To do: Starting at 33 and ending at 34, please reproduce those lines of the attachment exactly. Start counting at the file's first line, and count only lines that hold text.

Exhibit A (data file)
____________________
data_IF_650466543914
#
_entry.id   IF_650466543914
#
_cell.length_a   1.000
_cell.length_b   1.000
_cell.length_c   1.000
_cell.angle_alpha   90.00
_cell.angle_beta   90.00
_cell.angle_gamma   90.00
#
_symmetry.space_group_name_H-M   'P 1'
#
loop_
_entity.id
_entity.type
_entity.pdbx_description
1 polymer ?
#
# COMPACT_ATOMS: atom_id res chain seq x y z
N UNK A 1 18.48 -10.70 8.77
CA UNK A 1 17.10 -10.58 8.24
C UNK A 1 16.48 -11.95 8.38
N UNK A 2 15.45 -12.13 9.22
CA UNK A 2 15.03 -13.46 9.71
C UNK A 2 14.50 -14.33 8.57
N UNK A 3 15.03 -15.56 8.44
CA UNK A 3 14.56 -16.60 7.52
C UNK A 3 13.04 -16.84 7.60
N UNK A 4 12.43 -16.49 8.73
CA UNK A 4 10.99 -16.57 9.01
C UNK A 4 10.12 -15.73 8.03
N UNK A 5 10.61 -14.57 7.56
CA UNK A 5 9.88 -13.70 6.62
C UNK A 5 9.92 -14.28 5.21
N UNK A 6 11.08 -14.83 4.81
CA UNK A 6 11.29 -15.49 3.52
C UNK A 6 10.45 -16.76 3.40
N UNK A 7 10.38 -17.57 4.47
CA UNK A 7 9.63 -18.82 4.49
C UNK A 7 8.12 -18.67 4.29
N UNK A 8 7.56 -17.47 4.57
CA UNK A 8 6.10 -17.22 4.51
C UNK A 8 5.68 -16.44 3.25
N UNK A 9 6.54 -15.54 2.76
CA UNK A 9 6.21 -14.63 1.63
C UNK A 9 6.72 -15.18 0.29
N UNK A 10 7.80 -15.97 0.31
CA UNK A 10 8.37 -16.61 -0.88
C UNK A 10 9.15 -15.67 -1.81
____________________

N UNK A 5 10.61 -14.57 7.56
CA UNK A 5 9.88 -13.70 6.62